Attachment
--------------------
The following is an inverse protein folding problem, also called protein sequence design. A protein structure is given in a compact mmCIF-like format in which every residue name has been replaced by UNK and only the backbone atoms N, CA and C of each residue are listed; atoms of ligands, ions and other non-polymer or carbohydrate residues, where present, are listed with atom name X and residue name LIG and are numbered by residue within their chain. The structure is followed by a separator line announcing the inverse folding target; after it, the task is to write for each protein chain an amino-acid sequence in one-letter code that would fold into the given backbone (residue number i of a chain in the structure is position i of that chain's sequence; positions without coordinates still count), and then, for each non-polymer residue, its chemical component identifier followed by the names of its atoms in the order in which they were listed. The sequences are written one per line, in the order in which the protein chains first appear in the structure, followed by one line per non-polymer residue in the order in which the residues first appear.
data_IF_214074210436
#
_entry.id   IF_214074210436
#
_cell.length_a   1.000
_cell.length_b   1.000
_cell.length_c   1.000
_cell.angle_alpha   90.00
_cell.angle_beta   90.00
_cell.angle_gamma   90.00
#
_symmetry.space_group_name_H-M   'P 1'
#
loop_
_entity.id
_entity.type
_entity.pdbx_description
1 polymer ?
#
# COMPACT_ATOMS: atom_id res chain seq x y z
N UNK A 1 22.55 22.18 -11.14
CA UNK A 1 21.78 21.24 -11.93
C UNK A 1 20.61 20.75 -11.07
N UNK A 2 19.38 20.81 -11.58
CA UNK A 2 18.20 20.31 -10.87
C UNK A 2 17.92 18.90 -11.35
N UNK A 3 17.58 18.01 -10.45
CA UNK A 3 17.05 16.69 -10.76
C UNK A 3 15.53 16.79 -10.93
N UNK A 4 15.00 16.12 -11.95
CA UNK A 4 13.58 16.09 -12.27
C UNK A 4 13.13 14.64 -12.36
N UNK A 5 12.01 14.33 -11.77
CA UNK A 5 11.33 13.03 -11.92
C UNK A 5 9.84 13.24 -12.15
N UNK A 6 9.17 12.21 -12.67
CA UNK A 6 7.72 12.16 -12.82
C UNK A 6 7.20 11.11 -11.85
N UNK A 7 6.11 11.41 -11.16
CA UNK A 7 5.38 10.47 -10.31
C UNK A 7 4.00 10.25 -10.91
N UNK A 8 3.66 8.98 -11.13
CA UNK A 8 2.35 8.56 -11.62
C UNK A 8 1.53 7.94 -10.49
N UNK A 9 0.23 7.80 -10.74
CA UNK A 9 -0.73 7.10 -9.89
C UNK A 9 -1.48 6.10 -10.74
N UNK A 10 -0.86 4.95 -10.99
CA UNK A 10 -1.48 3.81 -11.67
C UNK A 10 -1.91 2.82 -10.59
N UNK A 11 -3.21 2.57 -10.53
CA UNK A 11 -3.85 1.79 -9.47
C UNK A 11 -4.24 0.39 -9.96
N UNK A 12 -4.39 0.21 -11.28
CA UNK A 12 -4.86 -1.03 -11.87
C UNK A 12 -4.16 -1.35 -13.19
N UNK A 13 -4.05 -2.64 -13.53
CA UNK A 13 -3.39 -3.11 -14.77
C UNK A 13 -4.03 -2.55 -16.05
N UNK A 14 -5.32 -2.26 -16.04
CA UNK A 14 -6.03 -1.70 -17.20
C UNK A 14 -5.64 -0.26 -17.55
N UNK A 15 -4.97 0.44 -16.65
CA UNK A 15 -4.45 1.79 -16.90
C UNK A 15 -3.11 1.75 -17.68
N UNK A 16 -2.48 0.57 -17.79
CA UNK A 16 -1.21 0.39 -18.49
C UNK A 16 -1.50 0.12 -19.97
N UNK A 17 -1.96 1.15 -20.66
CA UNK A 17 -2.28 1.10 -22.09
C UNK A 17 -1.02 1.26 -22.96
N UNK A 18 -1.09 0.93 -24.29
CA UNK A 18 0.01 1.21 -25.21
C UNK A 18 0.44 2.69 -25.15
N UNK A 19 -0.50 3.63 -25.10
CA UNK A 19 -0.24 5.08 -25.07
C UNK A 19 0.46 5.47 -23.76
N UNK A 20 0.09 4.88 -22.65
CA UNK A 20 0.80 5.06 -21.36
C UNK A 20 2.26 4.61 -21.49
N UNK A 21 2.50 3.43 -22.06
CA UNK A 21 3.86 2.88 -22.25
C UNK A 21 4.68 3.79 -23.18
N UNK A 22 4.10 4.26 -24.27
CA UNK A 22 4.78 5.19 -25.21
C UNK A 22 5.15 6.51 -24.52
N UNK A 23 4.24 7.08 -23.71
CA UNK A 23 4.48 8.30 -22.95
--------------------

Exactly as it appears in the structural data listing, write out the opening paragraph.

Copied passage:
The following is an inverse protein folding problem, also called protein sequence design. A protein structure is given in a compact mmCIF-like format in which every residue name has been replaced by UNK and only the backbone atoms N, CA and C of each residue are listed; atoms of ligands, ions and other non-polymer or carbohydrate residues, where present, are listed with atom name X and residue name LIG and are numbered by residue within their chain. The structure is followed by a separator line announcing the inverse folding target; after it, the task is to write for each protein chain an amino-acid sequence in one-letter code that would fold into the given backbone (residue number i of a chain in the structure is position i of that chain's sequence; positions without coordinates still count), and then, for each non-polymer residue, its chemical component identifier followed by the names of its atoms in the order in which they were listed. The sequences are written one per line, in the order in which the protein chains first appear in the structure, followed by one line per non-polymer residue in the order in which the residues first appear.